Kerry Optimistic China Will Join Effort to Achieve Climate Goals in Glasgow; Xi May Not Attend

By Patrick Goodenough | October 12, 2021 | 4:34am EDT
U.S. Special Envoy for Climate John Kerry at the U.N. in New York last month. (Photo by John Minchillo /Pool/AFP via Getty Images)
U.S. Special Envoy for Climate John Kerry at the U.N. in New York last month. (Photo by John Minchillo /Pool/AFP via Getty Images)

(CNSNews.com) – Chinese President Xi Jinping looks unlikely to attend the upcoming U.N. climate conference in Glasgow, but U.S. climate envoy John Kerry is optimistic that China, the world’s biggest emitter of greenhouse gases, will cooperate in the global effort he is championing.

“I am hopeful that President Xi is very much engaged and is personally making decisions, and personally committed,” Kerry told The Guardian.

Kerry pointed to a phone conversation between Xi and President Biden a month ago, during which climate had been discussed.

“There was a very clear commitment to work with the U.S. to achieve our goals,” the British paper quoted Kerry as saying. “We are very hopeful.”

Kerry last April became the first Biden administration official to visit China, a trip that ended with a joint statement, with pledges to cooperate together and with other countries “to tackle the climate crisis.”

But when he visited again in September, the reception was chilly: Beijing sent a junior official to meet face-to-face in the coastal city of Tianjin, and Kerry’s interactions with senior figures including Foreign Minister Wang Yi were relegated to video conference.

Wang lectured Kerry on the poor state of bilateral relations, telling him the U.S. had “made a major strategic miscalculation about China” and that China-U.S. cooperation on climate change could not be “divorced from the overall situation of China-U.S. relations.”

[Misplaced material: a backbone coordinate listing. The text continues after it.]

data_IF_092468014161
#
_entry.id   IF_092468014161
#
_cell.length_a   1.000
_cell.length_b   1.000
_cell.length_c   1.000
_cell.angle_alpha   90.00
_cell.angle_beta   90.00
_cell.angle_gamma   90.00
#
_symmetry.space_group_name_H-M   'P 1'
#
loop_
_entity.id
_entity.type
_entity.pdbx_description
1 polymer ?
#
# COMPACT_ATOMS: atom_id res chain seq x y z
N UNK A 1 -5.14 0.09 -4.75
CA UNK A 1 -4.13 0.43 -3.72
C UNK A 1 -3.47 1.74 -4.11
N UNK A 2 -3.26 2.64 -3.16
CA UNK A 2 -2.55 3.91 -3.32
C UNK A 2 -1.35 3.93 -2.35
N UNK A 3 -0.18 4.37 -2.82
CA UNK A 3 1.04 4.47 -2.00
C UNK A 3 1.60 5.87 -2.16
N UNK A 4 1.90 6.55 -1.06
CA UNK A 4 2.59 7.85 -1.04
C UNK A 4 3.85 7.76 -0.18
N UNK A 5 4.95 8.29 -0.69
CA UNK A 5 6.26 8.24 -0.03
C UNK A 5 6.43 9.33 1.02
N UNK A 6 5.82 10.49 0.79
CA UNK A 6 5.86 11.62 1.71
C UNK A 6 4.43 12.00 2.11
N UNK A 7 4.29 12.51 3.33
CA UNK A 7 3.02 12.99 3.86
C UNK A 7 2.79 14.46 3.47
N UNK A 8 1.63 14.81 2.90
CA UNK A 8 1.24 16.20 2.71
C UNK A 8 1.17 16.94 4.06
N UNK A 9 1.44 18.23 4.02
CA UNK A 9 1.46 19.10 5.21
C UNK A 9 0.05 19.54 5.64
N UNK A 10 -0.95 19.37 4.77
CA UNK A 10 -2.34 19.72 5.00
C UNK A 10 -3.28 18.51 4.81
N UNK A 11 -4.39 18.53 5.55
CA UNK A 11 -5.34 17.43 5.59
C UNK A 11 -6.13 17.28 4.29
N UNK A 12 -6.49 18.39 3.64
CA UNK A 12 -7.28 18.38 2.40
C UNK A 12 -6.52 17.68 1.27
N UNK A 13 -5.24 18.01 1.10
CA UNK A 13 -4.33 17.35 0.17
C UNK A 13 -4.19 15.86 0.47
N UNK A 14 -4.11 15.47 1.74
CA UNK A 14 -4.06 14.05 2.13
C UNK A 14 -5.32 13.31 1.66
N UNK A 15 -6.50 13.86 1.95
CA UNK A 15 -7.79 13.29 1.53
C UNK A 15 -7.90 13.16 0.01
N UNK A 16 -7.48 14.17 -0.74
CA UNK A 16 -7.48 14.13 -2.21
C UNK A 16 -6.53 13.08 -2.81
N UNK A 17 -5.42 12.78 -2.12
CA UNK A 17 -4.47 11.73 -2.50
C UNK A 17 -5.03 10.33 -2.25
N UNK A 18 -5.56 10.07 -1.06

Kerry plans to make one further visit to China before the climate conference known as COP26 – the 26th “conference of the parties” to the U.N. Framework Convention on Climate Change – in Glasgow, Scotland at the end of October.

COP26 aims to secure commitments for ambitious emission-reduction steps, in order to meet the aims of the 2015 Paris climate accord – to prevent average global temperatures from rising more than two degrees Celsius above pre-industrial levels, and with an aspirational target of just 1.5 degrees above those levels.

As the biggest emitter of the gases blamed for global warming the steps China agrees to are crucial to the effort, but Beijing has yet to announce a new commitment on reducing emissions – known as a “nationally-determined contribution” – something the U.S., European Union, and others have done.

On the eve of the event in Glasgow, G20 leaders are due to meet in Rome, a gathering that is being seen as an important opportunity to deal with any last-minute differences ahead of the climate conference.

But as critical as China may be to the process, Xi appears not to be planning to attend the G20 meeting in person, and with attendance at COP26 also seen as unlikely, Bloomberg reported last week.

Xi has not traveled outside of China’s borders since the coronavirus pandemic emerged in Wuhan in late 2019.

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